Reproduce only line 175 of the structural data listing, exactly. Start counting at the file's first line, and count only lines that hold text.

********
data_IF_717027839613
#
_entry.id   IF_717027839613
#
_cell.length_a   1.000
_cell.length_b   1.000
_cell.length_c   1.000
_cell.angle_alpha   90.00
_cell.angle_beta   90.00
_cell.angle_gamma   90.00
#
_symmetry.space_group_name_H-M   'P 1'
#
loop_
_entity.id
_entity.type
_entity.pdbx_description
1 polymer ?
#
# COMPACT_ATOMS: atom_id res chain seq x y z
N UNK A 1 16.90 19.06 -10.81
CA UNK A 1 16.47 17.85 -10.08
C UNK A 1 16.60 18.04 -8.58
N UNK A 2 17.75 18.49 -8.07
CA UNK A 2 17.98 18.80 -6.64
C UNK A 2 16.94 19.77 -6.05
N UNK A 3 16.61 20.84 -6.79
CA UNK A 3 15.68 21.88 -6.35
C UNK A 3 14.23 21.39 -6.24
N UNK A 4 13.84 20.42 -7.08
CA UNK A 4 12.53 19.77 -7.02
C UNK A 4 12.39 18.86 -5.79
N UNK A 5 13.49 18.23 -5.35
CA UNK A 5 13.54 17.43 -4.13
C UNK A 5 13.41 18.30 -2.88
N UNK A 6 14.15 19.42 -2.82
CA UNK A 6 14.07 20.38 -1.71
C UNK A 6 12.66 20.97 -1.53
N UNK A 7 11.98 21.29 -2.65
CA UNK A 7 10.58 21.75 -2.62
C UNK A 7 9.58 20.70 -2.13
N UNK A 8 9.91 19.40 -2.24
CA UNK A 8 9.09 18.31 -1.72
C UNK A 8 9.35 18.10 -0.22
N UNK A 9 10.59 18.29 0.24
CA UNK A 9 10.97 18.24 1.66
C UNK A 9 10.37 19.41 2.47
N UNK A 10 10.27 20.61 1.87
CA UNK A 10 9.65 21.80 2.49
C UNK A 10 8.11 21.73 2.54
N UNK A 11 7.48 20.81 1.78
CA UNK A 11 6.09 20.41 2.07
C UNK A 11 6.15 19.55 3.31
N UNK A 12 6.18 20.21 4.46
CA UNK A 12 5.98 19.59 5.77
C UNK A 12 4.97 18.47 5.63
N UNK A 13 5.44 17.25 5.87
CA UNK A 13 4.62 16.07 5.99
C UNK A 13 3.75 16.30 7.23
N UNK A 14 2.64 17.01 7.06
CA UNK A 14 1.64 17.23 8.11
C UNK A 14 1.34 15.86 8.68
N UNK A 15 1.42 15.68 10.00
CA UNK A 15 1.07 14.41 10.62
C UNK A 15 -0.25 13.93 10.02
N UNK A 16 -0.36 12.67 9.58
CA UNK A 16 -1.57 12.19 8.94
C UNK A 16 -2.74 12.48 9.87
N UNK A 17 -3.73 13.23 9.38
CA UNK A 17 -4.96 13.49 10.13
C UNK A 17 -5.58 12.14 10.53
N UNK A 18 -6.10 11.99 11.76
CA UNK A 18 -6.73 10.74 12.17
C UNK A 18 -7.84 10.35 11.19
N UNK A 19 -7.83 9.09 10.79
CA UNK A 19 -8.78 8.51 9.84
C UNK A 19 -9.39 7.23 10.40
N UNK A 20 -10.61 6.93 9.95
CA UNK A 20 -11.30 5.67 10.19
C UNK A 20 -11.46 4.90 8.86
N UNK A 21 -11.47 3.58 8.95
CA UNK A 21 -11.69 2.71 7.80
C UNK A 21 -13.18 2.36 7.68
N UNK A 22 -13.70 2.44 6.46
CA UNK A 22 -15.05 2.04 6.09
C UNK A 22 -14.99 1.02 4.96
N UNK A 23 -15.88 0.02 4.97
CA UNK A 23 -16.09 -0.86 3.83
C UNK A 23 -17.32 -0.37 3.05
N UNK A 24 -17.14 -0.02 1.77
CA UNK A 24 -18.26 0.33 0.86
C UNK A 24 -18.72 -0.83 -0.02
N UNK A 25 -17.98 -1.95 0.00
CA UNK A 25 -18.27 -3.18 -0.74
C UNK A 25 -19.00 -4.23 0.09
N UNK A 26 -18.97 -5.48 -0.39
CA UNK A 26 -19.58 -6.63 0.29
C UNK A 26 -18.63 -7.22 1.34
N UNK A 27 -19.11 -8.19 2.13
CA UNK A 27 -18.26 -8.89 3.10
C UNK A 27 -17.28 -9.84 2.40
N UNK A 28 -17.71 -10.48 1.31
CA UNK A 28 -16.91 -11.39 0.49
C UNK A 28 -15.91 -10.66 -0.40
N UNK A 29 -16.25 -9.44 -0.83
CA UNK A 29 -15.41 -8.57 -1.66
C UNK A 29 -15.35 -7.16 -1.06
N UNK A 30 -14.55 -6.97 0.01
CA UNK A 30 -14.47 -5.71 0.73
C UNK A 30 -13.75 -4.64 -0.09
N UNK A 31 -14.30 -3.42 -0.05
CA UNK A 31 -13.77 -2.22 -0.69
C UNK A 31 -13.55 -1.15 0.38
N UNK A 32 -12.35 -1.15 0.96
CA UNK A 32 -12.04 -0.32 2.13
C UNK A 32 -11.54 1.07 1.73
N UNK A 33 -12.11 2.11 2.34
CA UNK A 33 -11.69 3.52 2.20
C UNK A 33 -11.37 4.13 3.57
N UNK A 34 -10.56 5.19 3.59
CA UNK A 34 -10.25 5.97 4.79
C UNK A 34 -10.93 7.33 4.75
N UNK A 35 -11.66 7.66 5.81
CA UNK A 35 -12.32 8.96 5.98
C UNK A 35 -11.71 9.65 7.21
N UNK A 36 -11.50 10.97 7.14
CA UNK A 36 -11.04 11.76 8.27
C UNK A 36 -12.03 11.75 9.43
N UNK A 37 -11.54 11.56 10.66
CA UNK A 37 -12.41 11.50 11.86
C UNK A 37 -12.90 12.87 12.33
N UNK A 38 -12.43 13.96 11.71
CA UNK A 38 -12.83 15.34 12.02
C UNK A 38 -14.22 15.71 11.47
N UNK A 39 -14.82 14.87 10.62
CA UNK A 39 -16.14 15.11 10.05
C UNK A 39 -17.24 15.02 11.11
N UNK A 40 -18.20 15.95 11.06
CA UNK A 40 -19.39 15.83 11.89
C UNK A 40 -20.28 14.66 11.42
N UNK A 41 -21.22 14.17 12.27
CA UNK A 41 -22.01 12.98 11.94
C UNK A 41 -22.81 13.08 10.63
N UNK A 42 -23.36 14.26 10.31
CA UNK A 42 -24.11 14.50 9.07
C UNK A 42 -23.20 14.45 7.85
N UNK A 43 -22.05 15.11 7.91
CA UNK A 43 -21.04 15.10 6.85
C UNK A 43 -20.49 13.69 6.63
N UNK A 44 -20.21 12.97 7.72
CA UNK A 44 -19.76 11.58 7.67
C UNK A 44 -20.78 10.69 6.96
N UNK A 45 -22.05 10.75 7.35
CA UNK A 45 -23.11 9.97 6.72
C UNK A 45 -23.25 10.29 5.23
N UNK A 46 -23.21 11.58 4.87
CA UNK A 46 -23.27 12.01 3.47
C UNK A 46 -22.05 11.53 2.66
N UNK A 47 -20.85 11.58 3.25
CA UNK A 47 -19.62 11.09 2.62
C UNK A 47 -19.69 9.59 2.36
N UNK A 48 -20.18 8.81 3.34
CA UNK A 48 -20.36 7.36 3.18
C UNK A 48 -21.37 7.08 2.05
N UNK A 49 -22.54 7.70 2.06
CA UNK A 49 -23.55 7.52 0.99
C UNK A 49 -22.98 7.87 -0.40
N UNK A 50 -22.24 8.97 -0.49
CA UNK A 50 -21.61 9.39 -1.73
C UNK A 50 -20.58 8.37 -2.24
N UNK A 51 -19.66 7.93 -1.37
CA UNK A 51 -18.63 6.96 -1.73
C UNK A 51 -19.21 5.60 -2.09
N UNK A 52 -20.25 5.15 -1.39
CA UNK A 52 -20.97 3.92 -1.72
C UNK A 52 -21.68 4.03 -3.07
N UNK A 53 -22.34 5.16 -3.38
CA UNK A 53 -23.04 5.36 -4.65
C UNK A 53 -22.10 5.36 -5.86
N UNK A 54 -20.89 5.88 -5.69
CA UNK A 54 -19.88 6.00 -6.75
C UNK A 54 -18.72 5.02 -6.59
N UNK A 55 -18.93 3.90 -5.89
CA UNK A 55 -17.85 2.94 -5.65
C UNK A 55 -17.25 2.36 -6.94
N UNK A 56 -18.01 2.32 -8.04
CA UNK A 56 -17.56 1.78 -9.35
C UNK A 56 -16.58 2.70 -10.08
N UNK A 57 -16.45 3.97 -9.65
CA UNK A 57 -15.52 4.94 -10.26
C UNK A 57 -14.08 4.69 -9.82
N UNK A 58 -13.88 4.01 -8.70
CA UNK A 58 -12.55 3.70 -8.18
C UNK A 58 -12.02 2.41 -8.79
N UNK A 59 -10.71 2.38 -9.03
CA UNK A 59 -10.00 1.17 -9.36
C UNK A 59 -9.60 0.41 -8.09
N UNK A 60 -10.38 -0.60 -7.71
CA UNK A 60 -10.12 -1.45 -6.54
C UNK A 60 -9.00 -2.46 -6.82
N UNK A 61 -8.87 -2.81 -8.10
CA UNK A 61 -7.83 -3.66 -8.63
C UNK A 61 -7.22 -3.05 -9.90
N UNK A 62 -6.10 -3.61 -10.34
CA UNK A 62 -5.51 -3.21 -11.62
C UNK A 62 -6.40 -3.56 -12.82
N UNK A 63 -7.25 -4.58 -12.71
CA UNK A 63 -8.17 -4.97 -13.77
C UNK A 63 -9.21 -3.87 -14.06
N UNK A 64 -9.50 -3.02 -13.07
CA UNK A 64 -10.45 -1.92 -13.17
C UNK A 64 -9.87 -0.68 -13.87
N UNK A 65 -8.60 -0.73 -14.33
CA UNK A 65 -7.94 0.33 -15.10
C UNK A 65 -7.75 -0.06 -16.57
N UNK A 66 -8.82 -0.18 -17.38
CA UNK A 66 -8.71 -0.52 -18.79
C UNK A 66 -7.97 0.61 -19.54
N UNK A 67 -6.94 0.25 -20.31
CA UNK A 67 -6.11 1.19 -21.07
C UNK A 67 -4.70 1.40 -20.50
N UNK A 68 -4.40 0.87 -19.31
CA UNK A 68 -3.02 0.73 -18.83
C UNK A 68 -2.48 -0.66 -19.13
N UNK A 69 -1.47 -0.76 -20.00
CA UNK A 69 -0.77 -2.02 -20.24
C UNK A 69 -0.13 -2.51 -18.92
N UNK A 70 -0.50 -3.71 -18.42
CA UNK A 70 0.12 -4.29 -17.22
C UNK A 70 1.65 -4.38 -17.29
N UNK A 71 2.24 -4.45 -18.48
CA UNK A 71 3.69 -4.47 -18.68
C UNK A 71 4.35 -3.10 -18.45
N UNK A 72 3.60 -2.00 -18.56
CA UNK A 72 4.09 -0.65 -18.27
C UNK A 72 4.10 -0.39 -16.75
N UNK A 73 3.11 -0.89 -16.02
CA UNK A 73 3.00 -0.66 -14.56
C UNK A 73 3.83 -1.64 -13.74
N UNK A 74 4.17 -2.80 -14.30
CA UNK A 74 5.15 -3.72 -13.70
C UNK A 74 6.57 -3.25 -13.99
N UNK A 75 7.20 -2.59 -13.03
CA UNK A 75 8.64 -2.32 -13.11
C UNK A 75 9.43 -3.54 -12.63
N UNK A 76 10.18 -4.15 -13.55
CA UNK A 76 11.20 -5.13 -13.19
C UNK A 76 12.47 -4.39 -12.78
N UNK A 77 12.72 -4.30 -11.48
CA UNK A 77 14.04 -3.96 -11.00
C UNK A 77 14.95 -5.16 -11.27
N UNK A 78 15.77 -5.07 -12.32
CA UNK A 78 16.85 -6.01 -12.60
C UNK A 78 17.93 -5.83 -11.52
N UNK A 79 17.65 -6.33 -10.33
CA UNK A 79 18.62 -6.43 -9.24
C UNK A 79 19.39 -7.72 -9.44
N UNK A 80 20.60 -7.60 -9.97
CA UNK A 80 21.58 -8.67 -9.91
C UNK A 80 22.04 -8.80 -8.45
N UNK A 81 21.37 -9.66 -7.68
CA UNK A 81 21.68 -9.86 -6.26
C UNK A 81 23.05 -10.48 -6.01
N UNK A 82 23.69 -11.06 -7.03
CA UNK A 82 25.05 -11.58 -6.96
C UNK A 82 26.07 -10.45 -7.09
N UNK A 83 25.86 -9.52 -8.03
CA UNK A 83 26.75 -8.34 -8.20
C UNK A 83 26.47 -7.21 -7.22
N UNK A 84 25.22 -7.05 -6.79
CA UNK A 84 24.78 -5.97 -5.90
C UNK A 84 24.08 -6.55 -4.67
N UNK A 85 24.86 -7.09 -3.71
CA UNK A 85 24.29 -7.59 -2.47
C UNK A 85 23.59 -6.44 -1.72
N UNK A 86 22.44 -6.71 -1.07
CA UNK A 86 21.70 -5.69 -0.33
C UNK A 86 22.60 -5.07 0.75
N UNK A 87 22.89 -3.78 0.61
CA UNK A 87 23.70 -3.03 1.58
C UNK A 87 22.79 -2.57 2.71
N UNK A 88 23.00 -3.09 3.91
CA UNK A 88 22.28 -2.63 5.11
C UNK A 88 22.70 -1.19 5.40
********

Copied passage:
CA UNK A 52 -20.97 3.92 -1.72